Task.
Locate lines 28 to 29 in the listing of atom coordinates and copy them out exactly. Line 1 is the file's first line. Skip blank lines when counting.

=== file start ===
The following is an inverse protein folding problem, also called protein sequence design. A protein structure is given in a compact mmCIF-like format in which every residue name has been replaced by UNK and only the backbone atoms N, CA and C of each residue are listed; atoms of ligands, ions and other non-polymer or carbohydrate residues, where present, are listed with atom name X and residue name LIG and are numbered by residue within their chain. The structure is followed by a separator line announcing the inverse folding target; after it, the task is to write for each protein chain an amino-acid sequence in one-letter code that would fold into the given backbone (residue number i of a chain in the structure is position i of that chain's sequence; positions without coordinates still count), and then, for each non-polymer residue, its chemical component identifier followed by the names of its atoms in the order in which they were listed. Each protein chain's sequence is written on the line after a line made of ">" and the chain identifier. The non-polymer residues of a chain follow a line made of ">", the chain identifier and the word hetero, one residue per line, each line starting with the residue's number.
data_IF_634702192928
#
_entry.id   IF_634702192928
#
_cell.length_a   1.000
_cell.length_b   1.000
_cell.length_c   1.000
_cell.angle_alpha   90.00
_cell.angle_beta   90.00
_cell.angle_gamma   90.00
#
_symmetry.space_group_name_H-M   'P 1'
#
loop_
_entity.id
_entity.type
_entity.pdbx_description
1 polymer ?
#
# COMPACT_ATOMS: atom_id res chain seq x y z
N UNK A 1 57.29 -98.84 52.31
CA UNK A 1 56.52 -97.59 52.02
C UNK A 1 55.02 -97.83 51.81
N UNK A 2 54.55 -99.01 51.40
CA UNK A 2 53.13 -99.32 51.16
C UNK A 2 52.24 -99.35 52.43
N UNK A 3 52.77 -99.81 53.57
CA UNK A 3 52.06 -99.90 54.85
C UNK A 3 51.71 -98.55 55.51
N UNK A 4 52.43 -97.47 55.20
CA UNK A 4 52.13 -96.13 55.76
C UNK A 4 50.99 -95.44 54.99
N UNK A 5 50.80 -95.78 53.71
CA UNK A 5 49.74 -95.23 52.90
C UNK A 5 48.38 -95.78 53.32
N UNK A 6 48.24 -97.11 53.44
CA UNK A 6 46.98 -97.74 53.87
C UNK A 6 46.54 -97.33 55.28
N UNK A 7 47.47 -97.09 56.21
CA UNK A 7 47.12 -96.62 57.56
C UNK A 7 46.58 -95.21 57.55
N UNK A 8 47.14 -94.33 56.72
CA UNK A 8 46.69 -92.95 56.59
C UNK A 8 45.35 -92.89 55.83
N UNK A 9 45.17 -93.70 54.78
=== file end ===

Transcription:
N UNK A 3 52.77 -99.81 53.57
CA UNK A 3 52.06 -99.90 54.85